Skin Rules: An Interview with Top NYC Dermatologist Dr. Debra Jaliman

Read on as Dr. Jaliman shares her favorite $20 skin treatment and scares me away from the nail salon UV light.

By , Columnist

As someone who doesn't ever wear makeup (really, unless I am on TV or at a photo shoot, and it comes off before I leave the set), I really care about how my skin looks and feels. You may have recently read about my adventures with the face lifting effects of Facial Magic exercises, and other than those exercises I cleanse, treat, and moisturize.

I finished reading Dr. Debra Jaliman's new book, Skin Rules: Trade Secrets from a Top NY Dermatologist, and I was surprised to find that I learned several new things and walked away with a host of inexpensive and effective ideas for taking care of my skin. Dr. Jaliman was nice enough to answer a few of my questions, and I am happy for her advice, even though I do so love to dry my polish under those UV lights.

I love the inexpensive, simple, and effective skin care solutions that you offer in Skin Rules. Why is it that so many dermatologists today always seem to be selling some high end product?

There are some anti-aging products that are expensive because of their costly ingredients. Peptides, growth factors, and some bleaches fall into this category. I like to find inexpensive alternatives for products such as cleansers and sunscreens because I find that quality is what's most important.

You seem to know exactly what questions women have, from using alcohol on shaved legs to whether the UV lamps at the nail salon are bad for you (and I bet the gel polish is too). Why, then, do we demand such products from the market? For example, I know the gel/UV pedicure is unhealthy, but I love leaving the salon in the winter with dry nails.

We're in such a fast-paced world and everyone is multi-tasking and looking for a quick fix. I have ruined my nails in the past after getting a manicure while rushing to my next appointment. However, I refuse to use the UV lamps because I know how damaging they are to the skin. I had a patient who would get manicures twice a week and would dry her nails with UV lamps. The end result of this ritual was skin cancer on her hands.

Aquaphor seems to be your ointment of choice for skin healing, but the primary ingredient is petrolatum. How is this different from Vaseline petroleum jelly? Why does it work so well?

Aquaphor is different because it not only contains petrolatum but also has bisabolol which is a major component of the essential oil found in German chamomile. This is very soothing to the skin. It also contains glycerin, which helps keep the skin moist, which is essential in wound healing. Panthenol is also an active ingredient; this is a humectant and emollient — it decreases inflammation and allows the epidermal cells to migrate across the broken skin. It's the unique combination of ingredients in Aquaphor which makes it so special.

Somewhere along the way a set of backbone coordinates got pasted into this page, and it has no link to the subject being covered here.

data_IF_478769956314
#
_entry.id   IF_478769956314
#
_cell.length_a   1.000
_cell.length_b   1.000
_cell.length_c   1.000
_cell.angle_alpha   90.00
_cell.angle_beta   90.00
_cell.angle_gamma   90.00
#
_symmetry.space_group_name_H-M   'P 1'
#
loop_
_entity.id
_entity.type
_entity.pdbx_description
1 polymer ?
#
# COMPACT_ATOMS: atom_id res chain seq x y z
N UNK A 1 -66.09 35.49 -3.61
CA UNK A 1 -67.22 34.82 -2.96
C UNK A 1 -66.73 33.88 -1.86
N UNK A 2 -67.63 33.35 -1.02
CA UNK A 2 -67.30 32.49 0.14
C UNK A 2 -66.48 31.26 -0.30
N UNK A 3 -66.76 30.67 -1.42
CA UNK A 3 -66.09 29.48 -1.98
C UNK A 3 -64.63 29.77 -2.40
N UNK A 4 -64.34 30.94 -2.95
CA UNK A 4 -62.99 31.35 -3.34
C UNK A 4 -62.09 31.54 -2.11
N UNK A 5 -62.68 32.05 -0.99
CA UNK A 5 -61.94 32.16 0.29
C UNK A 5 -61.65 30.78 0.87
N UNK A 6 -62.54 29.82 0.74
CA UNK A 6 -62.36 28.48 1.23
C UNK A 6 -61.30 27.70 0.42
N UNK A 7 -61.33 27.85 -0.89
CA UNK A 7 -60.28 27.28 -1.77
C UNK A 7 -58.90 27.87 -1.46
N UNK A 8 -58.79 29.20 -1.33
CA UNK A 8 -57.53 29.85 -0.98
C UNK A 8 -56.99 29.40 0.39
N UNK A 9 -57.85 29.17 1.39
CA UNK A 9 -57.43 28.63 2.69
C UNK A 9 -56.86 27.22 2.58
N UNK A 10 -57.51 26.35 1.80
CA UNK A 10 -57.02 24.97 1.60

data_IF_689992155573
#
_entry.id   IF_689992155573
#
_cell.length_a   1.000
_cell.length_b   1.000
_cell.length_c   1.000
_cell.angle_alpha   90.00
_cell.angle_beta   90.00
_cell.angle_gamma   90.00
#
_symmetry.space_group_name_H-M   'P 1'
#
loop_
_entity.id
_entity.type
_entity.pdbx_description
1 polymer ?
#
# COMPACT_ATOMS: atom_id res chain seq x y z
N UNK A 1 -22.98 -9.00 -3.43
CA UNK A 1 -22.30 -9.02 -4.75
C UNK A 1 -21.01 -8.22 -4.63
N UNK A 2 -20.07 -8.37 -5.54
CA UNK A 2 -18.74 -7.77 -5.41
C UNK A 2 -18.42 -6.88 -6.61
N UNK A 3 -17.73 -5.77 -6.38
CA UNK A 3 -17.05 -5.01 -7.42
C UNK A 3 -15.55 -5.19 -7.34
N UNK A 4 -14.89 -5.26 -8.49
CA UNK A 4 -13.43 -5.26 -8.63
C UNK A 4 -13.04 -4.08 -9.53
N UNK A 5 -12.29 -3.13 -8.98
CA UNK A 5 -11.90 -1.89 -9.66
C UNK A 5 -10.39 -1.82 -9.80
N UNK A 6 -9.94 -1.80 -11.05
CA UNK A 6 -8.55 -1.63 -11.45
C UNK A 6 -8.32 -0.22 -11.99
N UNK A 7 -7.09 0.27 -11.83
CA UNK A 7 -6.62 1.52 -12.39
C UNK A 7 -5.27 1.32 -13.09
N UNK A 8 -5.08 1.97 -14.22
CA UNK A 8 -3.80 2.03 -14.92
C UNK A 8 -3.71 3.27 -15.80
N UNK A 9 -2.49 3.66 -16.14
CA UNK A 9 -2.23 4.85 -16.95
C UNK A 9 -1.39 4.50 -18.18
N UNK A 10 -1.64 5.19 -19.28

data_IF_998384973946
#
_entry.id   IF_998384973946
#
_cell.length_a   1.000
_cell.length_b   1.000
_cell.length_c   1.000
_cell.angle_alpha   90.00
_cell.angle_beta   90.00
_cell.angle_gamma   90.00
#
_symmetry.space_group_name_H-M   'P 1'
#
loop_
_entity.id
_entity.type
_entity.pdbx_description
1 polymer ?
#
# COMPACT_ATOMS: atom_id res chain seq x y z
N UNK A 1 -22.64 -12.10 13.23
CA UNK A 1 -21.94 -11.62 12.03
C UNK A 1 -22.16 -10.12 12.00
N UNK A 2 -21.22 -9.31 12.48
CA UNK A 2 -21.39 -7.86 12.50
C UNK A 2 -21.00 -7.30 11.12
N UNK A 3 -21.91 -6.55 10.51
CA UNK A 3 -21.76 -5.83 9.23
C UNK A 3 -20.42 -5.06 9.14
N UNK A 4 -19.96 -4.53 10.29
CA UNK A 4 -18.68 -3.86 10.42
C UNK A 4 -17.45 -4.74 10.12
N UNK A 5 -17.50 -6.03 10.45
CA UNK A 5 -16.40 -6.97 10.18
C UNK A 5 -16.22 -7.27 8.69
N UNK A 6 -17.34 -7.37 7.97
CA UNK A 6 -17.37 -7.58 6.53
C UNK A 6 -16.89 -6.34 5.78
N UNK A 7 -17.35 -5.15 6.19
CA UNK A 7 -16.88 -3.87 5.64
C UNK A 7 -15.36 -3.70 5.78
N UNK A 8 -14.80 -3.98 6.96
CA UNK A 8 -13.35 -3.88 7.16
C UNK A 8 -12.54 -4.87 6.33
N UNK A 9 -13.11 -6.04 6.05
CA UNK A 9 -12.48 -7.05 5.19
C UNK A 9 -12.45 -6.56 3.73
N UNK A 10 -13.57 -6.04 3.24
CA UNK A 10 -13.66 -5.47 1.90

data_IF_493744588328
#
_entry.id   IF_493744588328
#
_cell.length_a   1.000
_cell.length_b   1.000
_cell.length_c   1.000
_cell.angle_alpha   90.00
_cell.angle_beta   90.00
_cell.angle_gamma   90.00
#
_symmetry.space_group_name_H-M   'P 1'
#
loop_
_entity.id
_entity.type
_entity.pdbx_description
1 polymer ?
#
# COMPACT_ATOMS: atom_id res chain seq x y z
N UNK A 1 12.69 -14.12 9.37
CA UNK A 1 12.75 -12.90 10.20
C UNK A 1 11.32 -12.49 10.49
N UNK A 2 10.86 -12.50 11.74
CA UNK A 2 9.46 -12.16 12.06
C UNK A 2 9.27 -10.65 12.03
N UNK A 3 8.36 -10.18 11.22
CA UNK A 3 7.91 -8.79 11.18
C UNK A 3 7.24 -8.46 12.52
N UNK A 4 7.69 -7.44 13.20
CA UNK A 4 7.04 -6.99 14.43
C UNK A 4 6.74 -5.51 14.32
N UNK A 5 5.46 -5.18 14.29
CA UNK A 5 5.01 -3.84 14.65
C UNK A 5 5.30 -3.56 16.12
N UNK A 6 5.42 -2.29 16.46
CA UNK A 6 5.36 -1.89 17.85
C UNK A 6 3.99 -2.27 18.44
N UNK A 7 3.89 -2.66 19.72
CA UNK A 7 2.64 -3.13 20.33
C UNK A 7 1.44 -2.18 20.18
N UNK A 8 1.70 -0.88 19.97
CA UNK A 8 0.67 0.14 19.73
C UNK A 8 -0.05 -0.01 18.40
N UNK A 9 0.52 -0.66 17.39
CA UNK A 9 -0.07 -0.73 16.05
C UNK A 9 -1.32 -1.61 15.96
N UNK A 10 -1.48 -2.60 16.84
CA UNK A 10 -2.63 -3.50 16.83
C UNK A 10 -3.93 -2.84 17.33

I know you say that facial exercises do not work, but I just did an article/review of Facial Magic and it really worked for me. [I sent her the article link.] Does this change your view at all?

I'm happy that facial exercises worked for you but this has not been my experience in 25 years. I've evaluated many type of facial exercises but never evaluated Facial Magic.

If you were to choose only two must-have products and two must-do treatments, which would you recommend and why? I would love one to be very affordable, while the other can be any price.

One of my must-have products is Neutrogena's Rapid Wrinkle Repair Serum which is $20. This contains retinol, hyaluronic acid, and glycerin so it's very moisturizing. It's a great night time 2-for-1 product because it's anti-aging and great for acne-prone skin. I also love Neocutis' Bio-Restorative Eye Cream. It retails for $75, has growth factors, anti-oxidants, and caffeine. It's fragance-free so it's perfect for my sensitive eyes and is great for diminishing dark circles.

A must-have treatment is a light anti-oxidant peel. It's a great way to exfoliate all the dead skin and give your skin an instant glow. It's a very quick procedure, as it only takes 10-15 minutes. It costs $150.

The Genesis laser is another favorite of mine. It takes the redness out of the skin, gets rid of fine lines, and minimizes pores. It costs $500 per treatment.


I must say that I use Neutrogena, including the Rapid Wrinkle Repair Serum, and my skin looks and feels great. While I never used Aquaphor, I have now bought some for the house based on her advice. Will I stop drying my nail polish under the UV lights? I know I should, Dr. Jaliman, but...

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NYC resident Lynda Lippin is a world-renowned Pilates, Fitness, and Reiki instructor with nearly 25 years of experience. She is also an accomplished writer and a former Philosophy professor. In her Featured Column, Lynda will lead you on a path towards Fitness Sanity. Got Questions? Want Lynda to checkā€¦

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